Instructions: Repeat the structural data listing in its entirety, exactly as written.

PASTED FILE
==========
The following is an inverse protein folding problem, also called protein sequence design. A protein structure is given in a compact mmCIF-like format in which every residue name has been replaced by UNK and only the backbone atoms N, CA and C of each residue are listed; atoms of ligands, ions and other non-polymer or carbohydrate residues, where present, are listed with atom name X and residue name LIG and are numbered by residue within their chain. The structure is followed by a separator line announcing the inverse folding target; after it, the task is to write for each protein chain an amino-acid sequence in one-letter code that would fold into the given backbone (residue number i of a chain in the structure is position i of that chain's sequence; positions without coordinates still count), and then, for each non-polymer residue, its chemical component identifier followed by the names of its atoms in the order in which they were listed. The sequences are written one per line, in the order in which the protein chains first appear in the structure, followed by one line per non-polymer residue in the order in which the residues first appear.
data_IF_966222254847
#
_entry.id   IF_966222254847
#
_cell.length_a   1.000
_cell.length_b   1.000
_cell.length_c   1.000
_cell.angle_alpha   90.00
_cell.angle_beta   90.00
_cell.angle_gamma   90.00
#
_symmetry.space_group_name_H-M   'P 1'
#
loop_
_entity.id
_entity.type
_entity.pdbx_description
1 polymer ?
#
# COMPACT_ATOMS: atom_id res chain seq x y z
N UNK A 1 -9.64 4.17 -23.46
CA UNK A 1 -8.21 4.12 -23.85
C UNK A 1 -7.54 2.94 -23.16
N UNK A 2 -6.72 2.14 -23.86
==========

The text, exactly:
The following is an inverse protein folding problem, also called protein sequence design. A protein structure is given in a compact mmCIF-like format in which every residue name has been replaced by UNK and only the backbone atoms N, CA and C of each residue are listed; atoms of ligands, ions and other non-polymer or carbohydrate residues, where present, are listed with atom name X and residue name LIG and are numbered by residue within their chain. The structure is followed by a separator line announcing the inverse folding target; after it, the task is to write for each protein chain an amino-acid sequence in one-letter code that would fold into the given backbone (residue number i of a chain in the structure is position i of that chain's sequence; positions without coordinates still count), and then, for each non-polymer residue, its chemical component identifier followed by the names of its atoms in the order in which they were listed. The sequences are written one per line, in the order in which the protein chains first appear in the structure, followed by one line per non-polymer residue in the order in which the residues first appear.
data_IF_966222254847
#
_entry.id   IF_966222254847
#
_cell.length_a   1.000
_cell.length_b   1.000
_cell.length_c   1.000
_cell.angle_alpha   90.00
_cell.angle_beta   90.00
_cell.angle_gamma   90.00
#
_symmetry.space_group_name_H-M   'P 1'
#
loop_
_entity.id
_entity.type
_entity.pdbx_description
1 polymer ?
#
# COMPACT_ATOMS: atom_id res chain seq x y z
N UNK A 1 -9.64 4.17 -23.46
CA UNK A 1 -8.21 4.12 -23.85
C UNK A 1 -7.54 2.94 -23.16
N UNK A 2 -6.72 2.14 -23.86